SACRAMENTO—Governor Jerry Brown began his first full day in office by laying the groundwork for his plan to shifting the delivery of state services to county government. His realignment of the delivery service delivery of services and the money to pay for them was one of his key goals in trying to erase a long term budget deficit.
"It involves welfare, it involves Medi-Cal, it involves parole, probation and many other things," Brown told reporters outside the California Association of Counties building where he had scheduled a meeting.
County supervisors have complained for years about services they are required to provide under strict guidelines but without being given the funds to pay for them.
Officers in the association said after the meeting that they were encouraged by the opportunity to give input into what one member called a revolutionary plan.
"He comes here to see us...it's different than I've ever experienced. We didn't have to trot over there like little children go into the governor's office, get patted on the head and say bad things are going to happen to you. We had an opportunity to have a real dialogue," said Association Vice-president and Yolo County Supervisor Mike McGowan.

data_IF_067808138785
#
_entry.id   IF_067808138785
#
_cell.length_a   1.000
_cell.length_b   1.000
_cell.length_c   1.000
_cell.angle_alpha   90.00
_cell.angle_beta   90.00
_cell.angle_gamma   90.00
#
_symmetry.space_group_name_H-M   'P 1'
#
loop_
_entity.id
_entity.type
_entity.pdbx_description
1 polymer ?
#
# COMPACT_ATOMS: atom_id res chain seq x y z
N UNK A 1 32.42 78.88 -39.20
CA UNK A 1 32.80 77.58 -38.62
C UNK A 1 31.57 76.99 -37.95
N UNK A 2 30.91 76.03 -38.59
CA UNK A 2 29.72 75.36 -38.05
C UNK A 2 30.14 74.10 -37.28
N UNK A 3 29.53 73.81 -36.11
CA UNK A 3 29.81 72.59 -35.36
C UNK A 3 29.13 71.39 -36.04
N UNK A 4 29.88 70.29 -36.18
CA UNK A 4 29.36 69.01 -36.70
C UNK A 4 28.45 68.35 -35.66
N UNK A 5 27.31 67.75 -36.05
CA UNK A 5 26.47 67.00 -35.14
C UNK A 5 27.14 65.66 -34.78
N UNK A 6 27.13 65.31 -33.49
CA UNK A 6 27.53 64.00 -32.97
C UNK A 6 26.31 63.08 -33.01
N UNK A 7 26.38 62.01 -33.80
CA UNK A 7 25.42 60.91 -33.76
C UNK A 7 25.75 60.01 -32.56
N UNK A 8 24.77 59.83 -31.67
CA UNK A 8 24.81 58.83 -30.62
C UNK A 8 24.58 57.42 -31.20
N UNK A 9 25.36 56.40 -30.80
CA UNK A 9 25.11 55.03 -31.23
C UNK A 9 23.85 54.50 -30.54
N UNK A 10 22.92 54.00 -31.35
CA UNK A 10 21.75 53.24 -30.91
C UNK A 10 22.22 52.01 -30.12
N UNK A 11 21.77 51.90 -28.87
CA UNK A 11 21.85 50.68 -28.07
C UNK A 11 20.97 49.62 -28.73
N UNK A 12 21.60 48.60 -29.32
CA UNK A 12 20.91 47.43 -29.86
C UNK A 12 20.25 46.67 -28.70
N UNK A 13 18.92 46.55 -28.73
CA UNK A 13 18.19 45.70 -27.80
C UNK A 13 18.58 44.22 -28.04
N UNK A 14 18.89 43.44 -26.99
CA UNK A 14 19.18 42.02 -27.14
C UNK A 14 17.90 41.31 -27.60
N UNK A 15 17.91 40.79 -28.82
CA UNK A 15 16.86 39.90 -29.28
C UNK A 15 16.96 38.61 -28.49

Governor Brown acknowledged that transferring decision making power to local government must come with funding mechanisms or services might be eliminated. He said he expects any plan that is developed will come with controversy and conflict.
"The counties and the probation people and mental health and sheriff 's and police chiefs ...they're all going to weigh in because they're all going to be affected," said Brown.
And supervisors say in the long run there may not be enough money to fund all that is asked of them. "We'll be providing less service and we'll have less revenues is essentially what it's going to amount to in the long run," said McGowan.
But supervisors at the meeting also said counties have been doing more with less a lot longer than state government. They say local government can run programs more efficiently provided that some of the rules on how they can provide those serves are relaxed. If those programs are funded properly, it would free up money that can be spent on local services.
Brown said he hopes that he'll enjoy some goodwill and a cooperative atmosphere following his election which will help him reach his goals.